What therapists are after is creating myofascial release to help you move better—myo refers to muscles and fascial refers to the continuous elastic sheet of connective tissue, or fascia, that covers them.
"Think of fascia like a piece of shrink wrap surrounding your muscles and providing structural support," says Nina Cherie Franklin, Ph.D., an exercise scientist and a licensed massage therapist in Atlanta. But things like sitting all day, repetitive motions, and even stress can cause it to get tight. "Loosening the fascia lets the therapist help the muscle return to its normal resting length and open the muscle for movement," says Mary E. Cody, a master licensed massage therapist at Grae Therapy in New York City.
All that might sound a little intense, but the science behind massage can translate to serious gains in your workouts. Here, four reasons you should consider it.
Boost Your Circulation— Oxygenated blood is your muscles' power supply, and new research suggests that massage can help those fuel lines work better. In a study at the University of Illinois at Chicago, a single 30-minute lower-body massage performed after a leg workout enhanced blood vessel dilation in exercisers for 48 hours. "Blood vessels that function properly are flexible and have the ability to dilate, or widen, on demand when muscle and other tissues are in need of more oxygen and nutrient-rich blood during and after exercise," says Franklin, the primary study author. Her findings suggest massage may stimulate those vessels to be at the top of their game so your muscles get max juice just when they need it.
Feel Less Sore— Not only do post-workout massages pump blood more efficiently, but people who received them reported nearly half the soreness level compared with those who didn't get a rubdown, Franklin's research found. After a tough workout, there's an inflammatory response in the muscles you just used—your body speeds blood to patch microtears in those muscle fibers—accompanied by oxidative stress. Too much stress, and your muscles can't fire as fast, as long, or as forcefully the next day or two. But massage may dampen the stress effect by lessening the severity of the inflammatory response, she says, ultimately reducing the delayed-onset muscle soreness (DOMS) you typically feel.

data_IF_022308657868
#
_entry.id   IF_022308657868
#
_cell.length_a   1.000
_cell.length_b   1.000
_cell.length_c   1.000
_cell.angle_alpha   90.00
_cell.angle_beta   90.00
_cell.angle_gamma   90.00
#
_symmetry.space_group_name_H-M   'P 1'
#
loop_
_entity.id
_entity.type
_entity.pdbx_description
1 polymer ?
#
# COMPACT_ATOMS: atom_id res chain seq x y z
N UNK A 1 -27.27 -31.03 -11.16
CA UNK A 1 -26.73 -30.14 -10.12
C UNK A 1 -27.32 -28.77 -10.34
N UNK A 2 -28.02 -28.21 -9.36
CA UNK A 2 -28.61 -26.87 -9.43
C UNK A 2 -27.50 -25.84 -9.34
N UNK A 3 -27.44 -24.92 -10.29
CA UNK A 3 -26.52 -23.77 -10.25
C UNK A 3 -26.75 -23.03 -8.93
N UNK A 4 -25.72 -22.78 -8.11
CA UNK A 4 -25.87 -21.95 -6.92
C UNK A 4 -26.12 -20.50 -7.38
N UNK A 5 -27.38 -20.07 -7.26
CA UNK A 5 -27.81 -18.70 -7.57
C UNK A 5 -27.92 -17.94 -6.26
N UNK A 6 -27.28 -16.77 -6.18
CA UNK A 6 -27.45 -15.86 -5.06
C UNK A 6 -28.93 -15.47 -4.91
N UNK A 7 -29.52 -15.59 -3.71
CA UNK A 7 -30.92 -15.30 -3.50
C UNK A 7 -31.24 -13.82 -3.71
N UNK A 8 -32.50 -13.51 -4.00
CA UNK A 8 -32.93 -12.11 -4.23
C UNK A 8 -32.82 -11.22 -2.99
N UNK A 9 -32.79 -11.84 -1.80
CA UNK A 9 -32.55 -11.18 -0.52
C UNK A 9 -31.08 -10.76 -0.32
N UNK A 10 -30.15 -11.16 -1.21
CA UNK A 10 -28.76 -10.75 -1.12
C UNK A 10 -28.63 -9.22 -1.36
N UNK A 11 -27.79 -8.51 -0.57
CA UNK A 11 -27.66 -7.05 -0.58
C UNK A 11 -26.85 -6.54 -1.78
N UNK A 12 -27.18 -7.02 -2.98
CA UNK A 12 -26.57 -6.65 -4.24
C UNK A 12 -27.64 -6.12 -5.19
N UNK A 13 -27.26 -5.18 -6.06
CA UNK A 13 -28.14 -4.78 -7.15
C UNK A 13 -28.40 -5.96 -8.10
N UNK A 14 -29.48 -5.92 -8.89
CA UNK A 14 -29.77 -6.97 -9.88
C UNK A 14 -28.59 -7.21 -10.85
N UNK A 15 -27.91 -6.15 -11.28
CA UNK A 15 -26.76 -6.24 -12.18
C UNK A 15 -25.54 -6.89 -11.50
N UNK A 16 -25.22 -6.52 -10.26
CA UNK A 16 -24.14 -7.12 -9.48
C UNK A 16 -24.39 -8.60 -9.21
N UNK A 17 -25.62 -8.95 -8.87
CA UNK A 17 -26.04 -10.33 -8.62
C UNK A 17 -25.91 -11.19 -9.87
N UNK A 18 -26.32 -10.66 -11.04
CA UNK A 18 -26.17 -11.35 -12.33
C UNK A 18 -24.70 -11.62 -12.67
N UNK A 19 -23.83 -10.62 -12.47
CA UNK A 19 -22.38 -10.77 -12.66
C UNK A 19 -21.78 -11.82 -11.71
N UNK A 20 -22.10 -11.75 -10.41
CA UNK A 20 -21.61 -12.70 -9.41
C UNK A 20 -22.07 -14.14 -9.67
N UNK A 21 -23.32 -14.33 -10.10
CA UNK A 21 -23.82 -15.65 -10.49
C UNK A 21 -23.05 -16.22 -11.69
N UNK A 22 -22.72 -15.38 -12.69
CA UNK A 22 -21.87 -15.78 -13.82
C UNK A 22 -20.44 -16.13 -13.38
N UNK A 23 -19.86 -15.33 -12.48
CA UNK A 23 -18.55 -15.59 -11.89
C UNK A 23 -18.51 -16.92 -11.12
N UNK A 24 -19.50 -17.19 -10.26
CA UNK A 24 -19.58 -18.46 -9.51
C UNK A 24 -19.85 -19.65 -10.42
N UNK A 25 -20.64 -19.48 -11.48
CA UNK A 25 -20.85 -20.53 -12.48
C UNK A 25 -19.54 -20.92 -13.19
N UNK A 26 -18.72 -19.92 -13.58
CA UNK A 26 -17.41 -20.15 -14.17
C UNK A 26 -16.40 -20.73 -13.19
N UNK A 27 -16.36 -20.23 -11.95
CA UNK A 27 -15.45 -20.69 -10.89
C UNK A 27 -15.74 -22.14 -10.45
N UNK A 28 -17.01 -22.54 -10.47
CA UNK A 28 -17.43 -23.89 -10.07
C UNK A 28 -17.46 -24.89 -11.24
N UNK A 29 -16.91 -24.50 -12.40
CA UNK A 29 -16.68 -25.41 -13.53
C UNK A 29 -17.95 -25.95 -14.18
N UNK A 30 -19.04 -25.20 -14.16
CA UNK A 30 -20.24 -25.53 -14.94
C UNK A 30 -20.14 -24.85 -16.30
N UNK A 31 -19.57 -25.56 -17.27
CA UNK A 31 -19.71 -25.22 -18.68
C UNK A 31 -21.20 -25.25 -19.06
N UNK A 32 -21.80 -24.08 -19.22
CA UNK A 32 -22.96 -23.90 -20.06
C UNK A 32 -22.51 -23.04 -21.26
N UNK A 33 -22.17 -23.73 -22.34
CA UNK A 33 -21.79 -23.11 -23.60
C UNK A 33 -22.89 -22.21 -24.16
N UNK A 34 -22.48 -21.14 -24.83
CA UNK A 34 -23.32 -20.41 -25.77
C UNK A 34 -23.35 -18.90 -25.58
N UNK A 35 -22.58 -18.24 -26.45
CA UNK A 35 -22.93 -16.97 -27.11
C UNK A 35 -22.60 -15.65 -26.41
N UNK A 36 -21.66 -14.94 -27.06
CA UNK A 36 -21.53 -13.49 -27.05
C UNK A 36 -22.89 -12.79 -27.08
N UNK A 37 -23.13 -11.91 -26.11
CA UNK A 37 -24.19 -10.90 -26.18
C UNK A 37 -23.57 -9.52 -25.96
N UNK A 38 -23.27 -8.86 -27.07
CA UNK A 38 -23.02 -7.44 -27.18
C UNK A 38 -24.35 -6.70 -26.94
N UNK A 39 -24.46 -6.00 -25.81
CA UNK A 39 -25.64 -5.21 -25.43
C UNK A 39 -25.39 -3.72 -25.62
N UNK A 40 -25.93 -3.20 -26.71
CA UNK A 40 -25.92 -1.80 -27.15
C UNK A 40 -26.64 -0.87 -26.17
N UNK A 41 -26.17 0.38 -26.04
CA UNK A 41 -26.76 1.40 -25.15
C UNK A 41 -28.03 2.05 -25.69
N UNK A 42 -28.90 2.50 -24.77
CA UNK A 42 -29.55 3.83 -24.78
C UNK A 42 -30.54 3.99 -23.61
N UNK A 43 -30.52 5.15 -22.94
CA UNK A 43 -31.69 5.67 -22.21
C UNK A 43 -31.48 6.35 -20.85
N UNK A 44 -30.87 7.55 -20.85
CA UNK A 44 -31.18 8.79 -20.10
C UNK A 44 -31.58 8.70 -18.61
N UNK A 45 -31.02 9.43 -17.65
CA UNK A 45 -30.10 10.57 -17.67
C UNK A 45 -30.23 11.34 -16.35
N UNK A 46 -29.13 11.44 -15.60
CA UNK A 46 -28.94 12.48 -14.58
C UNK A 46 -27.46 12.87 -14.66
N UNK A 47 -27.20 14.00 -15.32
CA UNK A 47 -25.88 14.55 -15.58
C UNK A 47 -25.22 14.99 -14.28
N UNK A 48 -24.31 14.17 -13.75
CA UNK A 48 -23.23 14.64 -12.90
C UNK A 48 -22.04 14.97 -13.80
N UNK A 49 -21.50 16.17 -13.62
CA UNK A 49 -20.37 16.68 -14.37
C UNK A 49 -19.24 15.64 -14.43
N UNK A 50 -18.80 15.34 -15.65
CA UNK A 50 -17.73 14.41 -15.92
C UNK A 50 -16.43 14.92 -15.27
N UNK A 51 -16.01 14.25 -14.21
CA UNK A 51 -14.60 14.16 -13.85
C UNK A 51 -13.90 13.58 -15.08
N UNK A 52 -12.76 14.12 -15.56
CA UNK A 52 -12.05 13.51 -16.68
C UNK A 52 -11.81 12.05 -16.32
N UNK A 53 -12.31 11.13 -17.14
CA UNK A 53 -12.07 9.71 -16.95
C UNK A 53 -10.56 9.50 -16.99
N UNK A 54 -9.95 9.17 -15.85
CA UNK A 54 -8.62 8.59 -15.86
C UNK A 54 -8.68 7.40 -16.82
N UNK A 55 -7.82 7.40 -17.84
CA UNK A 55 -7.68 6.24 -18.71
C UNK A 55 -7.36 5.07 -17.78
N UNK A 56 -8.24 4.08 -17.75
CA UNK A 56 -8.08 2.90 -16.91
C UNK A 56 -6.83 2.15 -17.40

Rev Up Your Endurance— There's evidence that massage may even spark your muscle cells to go into overdrive: Researchers at McMaster University in Ontario saw an uptick in the signaling for mitochondria—the powerhouse of your cells—after just one massage. How? "When the proteins involved in sensing the intercellular environment of muscles are altered—most likely from the pressure of a massage—this actually alters your gene expression, temporarily increasing the signal for new mitochondrial growth," says study author Mark Tarnopolsky, M.D., Ph.D. That's key, since mitochondria help turn fuel into energy, and the more you have, the greater your endurance capacity. Getting regular massages could potentially change the capacity of your muscles, says Dr. Tarnopolsky.
Move More Freely— Anyone who's experienced tight hamstrings knows that some exercises can be difficult when your movement is restricted. That's a sign that the fascia sheath is not allowing for a full range of motion in the hamstring, says Cody. By releasing the tight or restricted areas, she says, you'll improve your flexibility and mobility. That, in turn, might allow you to run with less effort, lift weights with more control, or just exercise a little longer.